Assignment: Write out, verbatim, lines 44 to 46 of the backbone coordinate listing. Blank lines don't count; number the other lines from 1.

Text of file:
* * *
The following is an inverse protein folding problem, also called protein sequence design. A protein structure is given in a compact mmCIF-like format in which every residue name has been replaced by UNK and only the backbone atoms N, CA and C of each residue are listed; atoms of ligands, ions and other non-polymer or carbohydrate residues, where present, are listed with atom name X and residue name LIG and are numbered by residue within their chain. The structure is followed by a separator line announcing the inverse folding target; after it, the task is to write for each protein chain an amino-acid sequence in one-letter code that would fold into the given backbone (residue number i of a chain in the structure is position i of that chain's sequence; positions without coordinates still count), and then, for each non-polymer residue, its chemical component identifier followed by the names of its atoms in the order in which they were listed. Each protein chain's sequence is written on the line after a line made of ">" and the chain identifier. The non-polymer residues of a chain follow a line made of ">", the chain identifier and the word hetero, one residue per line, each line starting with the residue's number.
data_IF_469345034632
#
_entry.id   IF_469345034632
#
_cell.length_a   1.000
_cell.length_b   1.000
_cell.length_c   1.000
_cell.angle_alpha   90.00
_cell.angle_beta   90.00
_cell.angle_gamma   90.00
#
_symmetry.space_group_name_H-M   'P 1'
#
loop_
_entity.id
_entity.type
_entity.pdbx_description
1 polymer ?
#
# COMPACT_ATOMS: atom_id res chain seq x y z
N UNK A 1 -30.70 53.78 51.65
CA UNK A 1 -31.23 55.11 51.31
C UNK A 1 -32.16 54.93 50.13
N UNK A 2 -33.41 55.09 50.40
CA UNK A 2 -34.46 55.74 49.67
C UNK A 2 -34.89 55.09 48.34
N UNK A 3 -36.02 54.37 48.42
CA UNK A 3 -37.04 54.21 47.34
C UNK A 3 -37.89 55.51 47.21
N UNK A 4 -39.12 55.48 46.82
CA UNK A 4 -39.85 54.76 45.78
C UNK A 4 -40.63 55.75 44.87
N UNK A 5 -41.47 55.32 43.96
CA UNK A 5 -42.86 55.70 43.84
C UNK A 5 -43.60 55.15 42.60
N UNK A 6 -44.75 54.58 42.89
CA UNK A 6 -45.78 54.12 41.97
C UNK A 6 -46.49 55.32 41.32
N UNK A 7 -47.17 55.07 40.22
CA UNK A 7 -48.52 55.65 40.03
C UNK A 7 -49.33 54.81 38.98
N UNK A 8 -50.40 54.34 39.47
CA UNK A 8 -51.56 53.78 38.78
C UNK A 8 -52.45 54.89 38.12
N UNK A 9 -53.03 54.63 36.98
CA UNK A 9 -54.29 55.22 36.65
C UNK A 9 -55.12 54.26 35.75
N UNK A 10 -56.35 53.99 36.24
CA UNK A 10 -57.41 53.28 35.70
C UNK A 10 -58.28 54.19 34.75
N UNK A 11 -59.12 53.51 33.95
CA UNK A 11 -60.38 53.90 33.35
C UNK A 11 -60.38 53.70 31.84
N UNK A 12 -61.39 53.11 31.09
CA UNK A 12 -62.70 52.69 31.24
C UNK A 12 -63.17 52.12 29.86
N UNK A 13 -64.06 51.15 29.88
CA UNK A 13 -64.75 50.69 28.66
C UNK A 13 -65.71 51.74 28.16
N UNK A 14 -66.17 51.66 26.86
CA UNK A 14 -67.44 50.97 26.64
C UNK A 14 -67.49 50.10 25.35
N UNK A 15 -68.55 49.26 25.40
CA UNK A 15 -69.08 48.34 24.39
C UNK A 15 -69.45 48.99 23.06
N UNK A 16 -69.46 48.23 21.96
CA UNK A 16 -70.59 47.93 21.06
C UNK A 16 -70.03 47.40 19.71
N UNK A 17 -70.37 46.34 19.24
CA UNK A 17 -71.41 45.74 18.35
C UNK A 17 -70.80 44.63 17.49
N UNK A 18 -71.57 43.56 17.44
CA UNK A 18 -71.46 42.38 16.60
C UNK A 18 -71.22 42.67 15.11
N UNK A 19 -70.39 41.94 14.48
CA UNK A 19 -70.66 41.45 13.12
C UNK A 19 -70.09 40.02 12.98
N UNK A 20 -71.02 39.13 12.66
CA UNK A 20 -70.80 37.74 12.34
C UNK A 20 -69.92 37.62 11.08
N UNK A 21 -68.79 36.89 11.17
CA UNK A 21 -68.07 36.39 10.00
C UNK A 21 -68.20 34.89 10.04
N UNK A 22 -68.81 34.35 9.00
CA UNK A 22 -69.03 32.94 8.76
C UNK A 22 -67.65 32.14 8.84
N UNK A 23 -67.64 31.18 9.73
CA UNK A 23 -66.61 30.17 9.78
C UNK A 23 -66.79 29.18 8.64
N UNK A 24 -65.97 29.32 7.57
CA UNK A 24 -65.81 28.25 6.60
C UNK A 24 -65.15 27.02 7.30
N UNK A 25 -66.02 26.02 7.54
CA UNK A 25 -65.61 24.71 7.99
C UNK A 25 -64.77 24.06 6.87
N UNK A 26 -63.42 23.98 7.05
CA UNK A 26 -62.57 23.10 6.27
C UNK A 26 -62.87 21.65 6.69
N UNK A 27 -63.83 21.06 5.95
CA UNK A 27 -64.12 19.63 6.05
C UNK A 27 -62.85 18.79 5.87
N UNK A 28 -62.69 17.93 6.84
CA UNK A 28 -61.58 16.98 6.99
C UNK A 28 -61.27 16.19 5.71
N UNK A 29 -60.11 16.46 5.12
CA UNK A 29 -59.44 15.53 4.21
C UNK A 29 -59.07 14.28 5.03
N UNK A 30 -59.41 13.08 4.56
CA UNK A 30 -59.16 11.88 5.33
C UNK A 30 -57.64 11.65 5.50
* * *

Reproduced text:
CA UNK A 8 -51.56 53.78 38.78
C UNK A 8 -52.45 54.89 38.12
N UNK A 9 -53.03 54.63 36.98